In Chapter five God speaks. The chapter opens with the comment by C. S. Lewis about God being in the dock. Because the book of Job is an ancient courtroom setting Melvin quotes G. K. Chesterton that ‘He [God] is quite willing to be prosecuted (p. 86).’ But ‘God’s defence wasn’t quite as Job had anticipated (p.90).’ The courtroom setting makes sense, and in that context Job’s eventual response fits in with ancient customs. ‘Job finally realised his mistake, which is often ours, namely, to think we are privy to all the facts, when we are not (p. 92).’ Like previous chapters there are helpful testimonies here about how God and His word are known in ways that would have been impossible but for the suffering.

Chapter six explains the Behemoth as death and the Leviathan as the Satan and we are therefore introduced to the reality of death and of supernatural evil. There’s opposition to God and all his works. There’s a war on in the heavenly realm, and we (Christians) are in it.

In Chapter seven I appreciated Melvin’s comment on Job’s end. I mean, it’s a fairy tale ending isn’t it (p. 121, also endnote 3 p. 155). This isn’t a Disney film. Apart from the great loss he sustained materially, all his children were killed. I don’t think it ended with a plastic Christian smile on his face. Why ever do we think it did. There is restoration, but I believe Job’s heart continued for the rest of his life to ache for his dead children. The end is that he meets with God. ‘Job had his hearts desire fulfilled, he met with God. That encounter changed everything, his blessings and his trials, in a new light because he saw God (p. 128).’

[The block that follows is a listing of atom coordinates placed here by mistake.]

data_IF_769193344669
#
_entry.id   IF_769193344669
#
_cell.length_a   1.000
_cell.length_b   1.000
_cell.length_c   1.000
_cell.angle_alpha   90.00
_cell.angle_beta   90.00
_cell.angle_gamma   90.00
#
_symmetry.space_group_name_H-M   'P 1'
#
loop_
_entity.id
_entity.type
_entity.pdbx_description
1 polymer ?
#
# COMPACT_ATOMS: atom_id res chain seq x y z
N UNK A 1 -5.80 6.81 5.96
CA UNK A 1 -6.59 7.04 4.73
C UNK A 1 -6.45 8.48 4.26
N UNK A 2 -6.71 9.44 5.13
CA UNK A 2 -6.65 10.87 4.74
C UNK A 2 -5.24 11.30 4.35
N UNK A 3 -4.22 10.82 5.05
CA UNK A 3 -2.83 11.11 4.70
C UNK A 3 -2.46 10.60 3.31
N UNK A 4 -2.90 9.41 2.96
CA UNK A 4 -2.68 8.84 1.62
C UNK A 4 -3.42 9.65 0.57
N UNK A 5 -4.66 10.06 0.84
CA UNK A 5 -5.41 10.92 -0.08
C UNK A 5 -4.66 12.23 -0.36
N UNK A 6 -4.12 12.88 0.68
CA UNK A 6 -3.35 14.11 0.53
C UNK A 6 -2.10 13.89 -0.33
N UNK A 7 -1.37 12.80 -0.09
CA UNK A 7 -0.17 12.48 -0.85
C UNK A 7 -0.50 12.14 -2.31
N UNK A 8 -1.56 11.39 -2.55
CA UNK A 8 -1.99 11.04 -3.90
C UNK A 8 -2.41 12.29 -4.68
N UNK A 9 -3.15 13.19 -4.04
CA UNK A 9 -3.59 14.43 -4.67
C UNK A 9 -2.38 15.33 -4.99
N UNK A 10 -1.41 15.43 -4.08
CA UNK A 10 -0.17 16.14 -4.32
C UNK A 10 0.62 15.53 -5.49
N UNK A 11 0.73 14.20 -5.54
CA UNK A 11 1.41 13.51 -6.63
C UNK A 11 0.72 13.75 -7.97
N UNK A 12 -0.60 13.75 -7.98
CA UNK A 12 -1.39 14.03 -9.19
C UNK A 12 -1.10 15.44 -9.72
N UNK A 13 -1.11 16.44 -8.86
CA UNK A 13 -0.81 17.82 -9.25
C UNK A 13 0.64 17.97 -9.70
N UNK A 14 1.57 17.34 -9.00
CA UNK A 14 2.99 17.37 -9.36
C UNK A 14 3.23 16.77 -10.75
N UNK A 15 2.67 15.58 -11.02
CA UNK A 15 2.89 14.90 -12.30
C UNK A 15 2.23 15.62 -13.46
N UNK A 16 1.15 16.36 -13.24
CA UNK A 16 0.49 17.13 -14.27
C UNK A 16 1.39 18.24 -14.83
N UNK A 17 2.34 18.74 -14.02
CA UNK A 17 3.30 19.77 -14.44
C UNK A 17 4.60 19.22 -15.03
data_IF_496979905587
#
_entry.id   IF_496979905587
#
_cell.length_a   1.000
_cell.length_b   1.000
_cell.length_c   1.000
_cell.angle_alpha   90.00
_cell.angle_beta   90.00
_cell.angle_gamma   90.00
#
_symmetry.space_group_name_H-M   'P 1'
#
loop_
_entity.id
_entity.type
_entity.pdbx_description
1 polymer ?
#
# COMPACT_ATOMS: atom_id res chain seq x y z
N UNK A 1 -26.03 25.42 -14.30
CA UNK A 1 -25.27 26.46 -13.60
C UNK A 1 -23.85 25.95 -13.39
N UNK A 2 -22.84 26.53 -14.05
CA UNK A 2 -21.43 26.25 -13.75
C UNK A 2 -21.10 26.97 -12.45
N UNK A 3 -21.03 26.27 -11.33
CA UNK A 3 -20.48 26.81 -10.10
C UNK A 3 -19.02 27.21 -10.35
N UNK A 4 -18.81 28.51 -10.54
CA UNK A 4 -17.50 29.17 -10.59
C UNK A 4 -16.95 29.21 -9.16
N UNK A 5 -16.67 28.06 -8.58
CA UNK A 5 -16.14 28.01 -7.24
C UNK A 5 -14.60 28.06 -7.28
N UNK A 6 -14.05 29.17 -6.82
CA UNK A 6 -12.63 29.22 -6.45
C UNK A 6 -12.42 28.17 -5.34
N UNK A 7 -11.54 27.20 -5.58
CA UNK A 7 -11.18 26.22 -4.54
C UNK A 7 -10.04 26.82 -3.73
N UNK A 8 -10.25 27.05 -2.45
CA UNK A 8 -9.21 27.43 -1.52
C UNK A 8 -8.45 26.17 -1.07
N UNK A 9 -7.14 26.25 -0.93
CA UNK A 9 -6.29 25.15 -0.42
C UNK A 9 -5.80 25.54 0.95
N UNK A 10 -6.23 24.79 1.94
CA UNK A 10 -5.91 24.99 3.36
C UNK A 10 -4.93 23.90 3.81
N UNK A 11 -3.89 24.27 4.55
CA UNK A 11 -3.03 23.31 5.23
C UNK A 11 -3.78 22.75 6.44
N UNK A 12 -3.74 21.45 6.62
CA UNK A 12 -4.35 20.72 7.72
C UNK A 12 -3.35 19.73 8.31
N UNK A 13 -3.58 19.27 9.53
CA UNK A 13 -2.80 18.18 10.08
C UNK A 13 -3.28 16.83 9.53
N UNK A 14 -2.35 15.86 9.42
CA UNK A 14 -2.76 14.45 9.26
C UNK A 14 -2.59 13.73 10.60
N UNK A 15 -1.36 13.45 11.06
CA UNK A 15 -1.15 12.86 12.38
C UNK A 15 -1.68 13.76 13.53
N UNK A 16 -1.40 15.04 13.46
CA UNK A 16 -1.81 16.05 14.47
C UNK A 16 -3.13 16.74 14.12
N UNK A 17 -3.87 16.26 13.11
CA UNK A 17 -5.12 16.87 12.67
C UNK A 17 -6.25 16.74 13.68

In the final Chapter eight Melvin writes, ‘We have been following the trials of one who is ‘victim and hero’; subject to ‘the worst horrors of pain and humiliation,’ the man Job (p. 133).’ We are then taken typologically (and powerfully) from Job to Jesus. As I was reading the book I had confirmed, I think, that the answer to the why of evil has to be found in God himself. I haven’t quite thought all this through but it seems to me that it’s in Christ that we see the why of evil. For me then, the book has been extremely helpful. And the final chapter in particular. At one point I did wonder if I could in all honesty recommend it, but this chapter sold it to me. Here, we are taken to the cross of Christ. This, is where we must all come.

The book is sprinkled throughout with ‘testimonies’ of the suffering that have both rejected God, and those that have found him to be their all in all. I think it would be helpful if you were to read the book (this book, and Job) but most probably will not do that. The question that cannot be avoided though, is where do you find yourself? As the rejector of God? Or the one who finds God in Christ to be their all in all?